This made me think back to the time EX and I spent in Pre-Cana classes to prepare for our marriage. This is the Catholic process, kind of like counseling, that you go through before you get married. You meet with a married couple from your church or a surrounding church and discuss all the topics you may not approach before you get married – finances, children, parenting, home life, and your love life is included. I remember so clearly the wife announcing one evening “sex starts in the kitchen”. I giggled, but once she explained herself it totally made sense. She said that if you start in the kitchen, just passing each other grumpily in an exchange for coffee, you go about the rest of your day, not really thinking of the other person. By the end of the day, you get home, make dinner, exchange pleasantries, then go to bed. There is a total emotional and physical disconnect that occurs. She suggested that if you just take a few moments in the morning to actually look at your spouse, maybe kiss them and give them a swift pat on the behind, tell them you love them, you take that interaction into your day and it’s on your mind. Maybe not consciously, but at the very least subconsciously. She said that at the end of the day when you meet back up, your brain thinks about that kiss, making you want another. Your interactions at dinner will be different, and that will carry over to the bedroom.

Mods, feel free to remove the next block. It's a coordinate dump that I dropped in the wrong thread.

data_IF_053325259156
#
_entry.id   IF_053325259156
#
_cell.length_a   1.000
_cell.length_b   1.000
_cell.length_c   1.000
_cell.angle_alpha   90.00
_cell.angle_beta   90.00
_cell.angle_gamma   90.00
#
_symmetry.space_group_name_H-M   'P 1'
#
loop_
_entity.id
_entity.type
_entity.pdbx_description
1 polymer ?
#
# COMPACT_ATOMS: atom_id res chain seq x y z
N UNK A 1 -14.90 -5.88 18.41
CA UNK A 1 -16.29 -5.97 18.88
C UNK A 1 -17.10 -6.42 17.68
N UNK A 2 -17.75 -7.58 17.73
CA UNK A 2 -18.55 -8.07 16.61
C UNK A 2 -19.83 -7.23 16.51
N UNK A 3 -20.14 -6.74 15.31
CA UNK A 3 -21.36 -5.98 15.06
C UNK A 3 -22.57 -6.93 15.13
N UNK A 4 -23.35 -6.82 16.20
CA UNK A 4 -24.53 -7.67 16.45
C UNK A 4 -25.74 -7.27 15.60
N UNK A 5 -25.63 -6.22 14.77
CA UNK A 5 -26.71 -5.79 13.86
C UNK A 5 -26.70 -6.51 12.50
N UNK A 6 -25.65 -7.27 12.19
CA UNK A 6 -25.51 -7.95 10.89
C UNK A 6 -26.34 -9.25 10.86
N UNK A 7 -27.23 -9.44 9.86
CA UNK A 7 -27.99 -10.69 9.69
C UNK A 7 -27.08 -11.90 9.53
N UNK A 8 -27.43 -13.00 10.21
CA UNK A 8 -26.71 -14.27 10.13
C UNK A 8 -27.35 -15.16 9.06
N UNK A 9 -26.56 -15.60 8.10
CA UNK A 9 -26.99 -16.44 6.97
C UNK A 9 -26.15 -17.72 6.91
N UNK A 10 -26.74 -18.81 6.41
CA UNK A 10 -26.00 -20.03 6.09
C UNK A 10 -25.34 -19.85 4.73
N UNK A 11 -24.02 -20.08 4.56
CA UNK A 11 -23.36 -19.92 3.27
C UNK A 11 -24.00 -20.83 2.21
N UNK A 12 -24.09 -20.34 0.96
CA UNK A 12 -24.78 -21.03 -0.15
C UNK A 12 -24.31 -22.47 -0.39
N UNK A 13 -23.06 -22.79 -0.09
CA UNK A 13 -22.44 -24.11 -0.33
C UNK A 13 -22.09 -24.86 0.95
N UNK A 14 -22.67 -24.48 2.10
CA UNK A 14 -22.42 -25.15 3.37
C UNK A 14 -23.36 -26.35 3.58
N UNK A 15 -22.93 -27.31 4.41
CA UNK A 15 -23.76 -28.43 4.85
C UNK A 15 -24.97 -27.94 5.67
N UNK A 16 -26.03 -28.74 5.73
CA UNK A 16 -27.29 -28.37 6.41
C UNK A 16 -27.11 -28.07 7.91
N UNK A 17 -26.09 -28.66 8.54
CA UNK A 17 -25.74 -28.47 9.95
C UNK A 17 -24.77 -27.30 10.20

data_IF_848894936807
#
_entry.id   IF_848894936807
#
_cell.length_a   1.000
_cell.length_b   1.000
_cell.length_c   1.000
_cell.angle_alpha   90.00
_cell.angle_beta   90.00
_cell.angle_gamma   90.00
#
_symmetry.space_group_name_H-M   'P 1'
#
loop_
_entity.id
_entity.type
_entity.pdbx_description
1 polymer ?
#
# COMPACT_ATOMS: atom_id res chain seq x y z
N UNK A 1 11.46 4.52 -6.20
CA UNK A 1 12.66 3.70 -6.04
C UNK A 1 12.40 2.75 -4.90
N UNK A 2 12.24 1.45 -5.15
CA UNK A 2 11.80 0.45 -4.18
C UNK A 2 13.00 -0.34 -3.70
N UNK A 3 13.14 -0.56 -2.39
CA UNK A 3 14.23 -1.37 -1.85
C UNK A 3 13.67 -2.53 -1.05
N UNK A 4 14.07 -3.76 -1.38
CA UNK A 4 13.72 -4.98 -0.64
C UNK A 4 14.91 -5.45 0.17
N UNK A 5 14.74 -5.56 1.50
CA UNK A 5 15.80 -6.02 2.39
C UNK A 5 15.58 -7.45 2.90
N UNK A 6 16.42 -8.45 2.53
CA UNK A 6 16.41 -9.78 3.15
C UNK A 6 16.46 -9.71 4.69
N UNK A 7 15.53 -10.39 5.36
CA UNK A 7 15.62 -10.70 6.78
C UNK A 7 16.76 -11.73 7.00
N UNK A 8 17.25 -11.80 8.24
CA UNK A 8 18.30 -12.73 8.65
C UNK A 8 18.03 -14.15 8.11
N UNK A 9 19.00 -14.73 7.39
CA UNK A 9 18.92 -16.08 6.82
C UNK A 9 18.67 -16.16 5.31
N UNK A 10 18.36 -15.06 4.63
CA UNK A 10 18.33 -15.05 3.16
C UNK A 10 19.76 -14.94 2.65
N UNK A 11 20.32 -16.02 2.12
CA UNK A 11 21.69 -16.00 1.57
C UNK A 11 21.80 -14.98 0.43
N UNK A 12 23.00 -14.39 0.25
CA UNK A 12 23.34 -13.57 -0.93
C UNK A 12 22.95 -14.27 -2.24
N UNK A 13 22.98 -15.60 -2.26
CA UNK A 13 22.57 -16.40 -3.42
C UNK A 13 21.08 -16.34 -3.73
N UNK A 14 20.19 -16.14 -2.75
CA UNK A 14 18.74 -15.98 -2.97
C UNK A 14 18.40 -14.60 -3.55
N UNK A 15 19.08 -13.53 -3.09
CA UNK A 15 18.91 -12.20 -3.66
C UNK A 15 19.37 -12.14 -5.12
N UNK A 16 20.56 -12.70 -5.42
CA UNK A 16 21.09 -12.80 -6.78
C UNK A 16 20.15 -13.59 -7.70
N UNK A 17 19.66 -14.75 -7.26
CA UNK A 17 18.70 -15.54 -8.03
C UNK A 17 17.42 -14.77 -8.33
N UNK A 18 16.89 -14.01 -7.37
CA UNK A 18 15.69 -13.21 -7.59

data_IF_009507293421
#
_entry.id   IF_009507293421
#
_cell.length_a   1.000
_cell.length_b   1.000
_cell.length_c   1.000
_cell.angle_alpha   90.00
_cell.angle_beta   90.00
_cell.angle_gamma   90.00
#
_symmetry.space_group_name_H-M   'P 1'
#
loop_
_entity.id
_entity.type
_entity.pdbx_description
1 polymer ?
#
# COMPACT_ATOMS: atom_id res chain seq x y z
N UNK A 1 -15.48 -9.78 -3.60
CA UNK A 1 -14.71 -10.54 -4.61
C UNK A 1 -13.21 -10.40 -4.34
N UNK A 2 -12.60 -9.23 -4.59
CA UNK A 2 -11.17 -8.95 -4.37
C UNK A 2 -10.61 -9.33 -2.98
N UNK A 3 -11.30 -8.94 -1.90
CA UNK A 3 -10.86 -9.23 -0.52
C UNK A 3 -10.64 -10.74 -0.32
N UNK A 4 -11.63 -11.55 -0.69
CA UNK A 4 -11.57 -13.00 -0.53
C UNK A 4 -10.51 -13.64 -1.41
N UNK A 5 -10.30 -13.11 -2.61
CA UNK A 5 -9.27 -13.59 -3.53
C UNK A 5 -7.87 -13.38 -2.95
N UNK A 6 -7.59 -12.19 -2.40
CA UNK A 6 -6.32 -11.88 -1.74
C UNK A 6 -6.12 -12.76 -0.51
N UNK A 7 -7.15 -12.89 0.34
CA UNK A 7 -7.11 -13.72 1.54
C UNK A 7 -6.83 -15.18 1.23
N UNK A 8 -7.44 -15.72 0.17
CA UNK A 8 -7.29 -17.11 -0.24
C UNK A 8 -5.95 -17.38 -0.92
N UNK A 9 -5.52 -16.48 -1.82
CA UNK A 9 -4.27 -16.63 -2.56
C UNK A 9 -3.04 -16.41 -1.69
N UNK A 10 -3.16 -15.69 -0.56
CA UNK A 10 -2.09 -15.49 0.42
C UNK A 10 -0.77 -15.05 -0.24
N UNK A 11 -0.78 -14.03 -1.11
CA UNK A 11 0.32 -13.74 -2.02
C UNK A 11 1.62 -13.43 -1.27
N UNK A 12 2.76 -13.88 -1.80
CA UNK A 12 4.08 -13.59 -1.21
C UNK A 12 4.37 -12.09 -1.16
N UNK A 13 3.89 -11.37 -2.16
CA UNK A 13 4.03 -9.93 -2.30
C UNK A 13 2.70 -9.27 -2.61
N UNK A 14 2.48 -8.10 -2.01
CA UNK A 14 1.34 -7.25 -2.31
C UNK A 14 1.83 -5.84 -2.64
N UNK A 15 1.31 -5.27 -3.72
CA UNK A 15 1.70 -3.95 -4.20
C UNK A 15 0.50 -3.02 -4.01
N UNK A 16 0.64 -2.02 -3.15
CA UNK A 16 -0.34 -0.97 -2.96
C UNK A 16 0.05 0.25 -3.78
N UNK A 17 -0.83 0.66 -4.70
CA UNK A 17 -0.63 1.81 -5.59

Having been previously married for 11 years, I can tell you that this is all true. When things were good and we had those little PDA moments, our sex life was always VERY active and absolutely lovely. When those things ended, the emotional and physical stuff started to spiral downwards. Had we been able to “fix” our marriage, it would have taken a lot to fix the physical part as well – having had such a drought.